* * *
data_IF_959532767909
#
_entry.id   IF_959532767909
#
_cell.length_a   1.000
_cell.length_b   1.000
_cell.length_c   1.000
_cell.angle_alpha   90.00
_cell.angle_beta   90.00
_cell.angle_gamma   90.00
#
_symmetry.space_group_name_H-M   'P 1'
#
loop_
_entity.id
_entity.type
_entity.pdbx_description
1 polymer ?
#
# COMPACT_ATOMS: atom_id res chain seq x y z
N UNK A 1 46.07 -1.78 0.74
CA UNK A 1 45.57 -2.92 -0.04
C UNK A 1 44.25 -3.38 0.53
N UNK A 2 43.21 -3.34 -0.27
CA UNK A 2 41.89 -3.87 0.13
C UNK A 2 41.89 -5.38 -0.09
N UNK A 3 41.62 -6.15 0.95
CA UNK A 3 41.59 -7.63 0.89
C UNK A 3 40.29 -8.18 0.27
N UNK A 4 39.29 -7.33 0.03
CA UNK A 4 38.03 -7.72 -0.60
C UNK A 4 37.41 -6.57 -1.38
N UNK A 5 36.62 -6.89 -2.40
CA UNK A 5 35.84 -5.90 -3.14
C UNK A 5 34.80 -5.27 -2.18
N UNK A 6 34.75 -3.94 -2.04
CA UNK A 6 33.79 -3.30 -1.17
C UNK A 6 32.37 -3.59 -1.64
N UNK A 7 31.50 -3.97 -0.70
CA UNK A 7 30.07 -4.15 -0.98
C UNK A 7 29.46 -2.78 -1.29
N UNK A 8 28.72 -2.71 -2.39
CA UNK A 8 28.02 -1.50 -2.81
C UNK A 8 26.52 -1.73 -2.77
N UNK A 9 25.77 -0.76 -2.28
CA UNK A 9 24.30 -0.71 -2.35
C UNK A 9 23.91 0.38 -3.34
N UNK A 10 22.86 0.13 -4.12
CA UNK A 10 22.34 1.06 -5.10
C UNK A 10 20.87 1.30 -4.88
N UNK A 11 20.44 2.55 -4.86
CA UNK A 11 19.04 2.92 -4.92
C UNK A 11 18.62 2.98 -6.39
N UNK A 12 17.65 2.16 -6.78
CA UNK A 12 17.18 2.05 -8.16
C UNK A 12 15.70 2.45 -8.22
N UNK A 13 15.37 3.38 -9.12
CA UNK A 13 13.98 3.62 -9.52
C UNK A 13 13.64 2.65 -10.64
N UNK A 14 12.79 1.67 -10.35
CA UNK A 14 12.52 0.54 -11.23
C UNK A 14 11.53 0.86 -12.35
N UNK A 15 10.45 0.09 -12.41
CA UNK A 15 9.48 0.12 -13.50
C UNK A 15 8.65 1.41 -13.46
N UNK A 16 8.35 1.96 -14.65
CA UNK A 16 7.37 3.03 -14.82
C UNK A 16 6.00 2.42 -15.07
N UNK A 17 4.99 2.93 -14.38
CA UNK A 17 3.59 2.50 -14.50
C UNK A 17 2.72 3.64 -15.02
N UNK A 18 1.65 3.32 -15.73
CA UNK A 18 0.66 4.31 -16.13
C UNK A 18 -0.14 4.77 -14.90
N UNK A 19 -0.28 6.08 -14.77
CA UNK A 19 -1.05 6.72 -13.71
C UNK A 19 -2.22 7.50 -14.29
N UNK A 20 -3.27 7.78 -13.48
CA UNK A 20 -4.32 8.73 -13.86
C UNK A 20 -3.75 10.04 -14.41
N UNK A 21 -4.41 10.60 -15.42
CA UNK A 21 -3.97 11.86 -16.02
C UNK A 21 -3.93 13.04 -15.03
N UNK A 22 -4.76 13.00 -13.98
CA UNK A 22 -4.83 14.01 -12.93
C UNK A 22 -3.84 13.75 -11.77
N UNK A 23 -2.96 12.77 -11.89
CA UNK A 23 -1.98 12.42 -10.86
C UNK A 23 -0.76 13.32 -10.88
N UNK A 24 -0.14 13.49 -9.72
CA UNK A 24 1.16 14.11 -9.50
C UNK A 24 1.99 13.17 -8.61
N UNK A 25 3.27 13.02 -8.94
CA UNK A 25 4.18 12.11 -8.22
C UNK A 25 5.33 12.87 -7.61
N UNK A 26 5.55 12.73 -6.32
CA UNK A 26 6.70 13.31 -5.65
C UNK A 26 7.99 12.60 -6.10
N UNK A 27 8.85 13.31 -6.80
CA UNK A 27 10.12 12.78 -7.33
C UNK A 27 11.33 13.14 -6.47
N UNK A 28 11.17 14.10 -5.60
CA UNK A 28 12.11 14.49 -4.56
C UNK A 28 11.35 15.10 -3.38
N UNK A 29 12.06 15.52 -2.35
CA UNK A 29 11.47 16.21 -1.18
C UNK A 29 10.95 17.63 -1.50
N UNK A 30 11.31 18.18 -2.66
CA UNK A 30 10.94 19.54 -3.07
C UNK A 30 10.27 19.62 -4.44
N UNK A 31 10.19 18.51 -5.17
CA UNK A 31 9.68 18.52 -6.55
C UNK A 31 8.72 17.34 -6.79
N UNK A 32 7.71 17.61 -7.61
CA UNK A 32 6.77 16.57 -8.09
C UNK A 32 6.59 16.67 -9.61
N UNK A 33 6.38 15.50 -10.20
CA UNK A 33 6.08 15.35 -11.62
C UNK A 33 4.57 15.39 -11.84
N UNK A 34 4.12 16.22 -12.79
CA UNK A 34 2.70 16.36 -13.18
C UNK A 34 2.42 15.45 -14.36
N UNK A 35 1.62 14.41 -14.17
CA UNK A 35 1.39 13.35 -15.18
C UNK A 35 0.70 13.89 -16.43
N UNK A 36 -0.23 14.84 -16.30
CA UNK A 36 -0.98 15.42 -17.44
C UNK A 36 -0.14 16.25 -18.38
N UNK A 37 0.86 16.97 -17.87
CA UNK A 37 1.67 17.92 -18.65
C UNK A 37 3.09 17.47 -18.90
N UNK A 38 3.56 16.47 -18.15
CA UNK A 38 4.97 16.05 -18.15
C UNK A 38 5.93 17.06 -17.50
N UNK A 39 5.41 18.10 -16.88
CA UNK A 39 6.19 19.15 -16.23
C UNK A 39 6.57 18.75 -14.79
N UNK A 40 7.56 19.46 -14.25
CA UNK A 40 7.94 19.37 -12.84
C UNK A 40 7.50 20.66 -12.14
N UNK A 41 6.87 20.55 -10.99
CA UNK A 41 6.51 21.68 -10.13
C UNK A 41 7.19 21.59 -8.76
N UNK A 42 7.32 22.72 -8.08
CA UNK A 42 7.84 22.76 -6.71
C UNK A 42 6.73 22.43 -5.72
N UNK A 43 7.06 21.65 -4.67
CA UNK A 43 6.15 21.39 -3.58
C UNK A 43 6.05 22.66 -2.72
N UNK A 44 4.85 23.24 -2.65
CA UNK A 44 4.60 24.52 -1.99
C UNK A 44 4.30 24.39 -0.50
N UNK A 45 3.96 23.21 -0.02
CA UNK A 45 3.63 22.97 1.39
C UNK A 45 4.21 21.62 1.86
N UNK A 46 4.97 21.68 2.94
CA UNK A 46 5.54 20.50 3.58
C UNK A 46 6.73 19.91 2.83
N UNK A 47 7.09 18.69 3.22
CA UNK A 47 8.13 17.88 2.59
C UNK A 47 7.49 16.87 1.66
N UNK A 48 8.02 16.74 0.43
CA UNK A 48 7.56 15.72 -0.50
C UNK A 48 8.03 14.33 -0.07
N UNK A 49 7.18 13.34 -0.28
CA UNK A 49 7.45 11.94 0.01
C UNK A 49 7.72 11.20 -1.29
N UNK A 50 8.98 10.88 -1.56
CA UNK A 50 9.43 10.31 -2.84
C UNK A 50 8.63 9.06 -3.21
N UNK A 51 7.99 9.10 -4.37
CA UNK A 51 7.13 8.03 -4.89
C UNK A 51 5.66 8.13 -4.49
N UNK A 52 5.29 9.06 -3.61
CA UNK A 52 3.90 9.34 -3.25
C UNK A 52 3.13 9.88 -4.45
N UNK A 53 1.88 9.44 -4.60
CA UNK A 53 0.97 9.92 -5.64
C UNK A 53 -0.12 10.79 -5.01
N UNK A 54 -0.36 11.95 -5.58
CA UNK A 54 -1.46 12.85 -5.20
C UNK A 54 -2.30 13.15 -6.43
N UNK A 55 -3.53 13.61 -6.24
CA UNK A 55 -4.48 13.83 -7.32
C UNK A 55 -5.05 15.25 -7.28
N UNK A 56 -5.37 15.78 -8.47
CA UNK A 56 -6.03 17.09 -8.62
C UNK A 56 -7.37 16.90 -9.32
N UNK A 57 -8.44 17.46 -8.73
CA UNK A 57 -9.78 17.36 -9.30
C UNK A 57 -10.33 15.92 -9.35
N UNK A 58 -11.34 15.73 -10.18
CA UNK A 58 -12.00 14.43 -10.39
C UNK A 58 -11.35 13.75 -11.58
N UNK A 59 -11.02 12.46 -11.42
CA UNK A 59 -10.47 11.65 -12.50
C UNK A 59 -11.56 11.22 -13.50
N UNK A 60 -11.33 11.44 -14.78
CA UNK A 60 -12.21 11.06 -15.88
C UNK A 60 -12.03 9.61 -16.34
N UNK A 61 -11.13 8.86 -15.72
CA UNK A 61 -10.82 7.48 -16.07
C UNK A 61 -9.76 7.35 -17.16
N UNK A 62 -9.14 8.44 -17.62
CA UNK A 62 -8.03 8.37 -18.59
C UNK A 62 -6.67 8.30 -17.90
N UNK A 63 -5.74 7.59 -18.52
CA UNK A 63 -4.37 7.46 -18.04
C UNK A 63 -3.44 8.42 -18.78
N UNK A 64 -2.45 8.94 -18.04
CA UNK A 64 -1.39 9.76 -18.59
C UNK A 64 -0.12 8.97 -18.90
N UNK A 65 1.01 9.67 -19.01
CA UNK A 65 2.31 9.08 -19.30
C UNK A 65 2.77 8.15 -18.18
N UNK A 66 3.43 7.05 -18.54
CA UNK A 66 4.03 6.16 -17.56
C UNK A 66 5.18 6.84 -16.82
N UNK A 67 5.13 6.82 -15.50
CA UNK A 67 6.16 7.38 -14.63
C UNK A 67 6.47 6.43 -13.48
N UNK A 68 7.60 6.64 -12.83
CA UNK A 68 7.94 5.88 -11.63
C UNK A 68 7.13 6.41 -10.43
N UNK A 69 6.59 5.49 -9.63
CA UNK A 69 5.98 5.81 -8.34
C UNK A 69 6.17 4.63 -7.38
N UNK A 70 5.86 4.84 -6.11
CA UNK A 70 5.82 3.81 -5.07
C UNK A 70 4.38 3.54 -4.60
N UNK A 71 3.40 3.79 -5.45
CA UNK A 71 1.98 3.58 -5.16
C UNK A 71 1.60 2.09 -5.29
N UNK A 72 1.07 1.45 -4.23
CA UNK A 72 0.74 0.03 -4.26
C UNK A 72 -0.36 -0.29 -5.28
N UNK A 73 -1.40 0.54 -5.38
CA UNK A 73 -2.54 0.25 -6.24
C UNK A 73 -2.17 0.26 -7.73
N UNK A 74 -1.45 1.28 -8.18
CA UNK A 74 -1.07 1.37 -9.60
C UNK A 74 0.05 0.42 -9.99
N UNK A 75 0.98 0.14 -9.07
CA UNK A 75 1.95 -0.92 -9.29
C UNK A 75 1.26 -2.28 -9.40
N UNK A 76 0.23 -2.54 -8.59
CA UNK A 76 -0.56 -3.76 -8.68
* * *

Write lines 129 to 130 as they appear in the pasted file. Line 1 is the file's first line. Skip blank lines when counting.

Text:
N UNK A 37 0.86 16.97 -17.87
CA UNK A 37 1.67 17.92 -18.65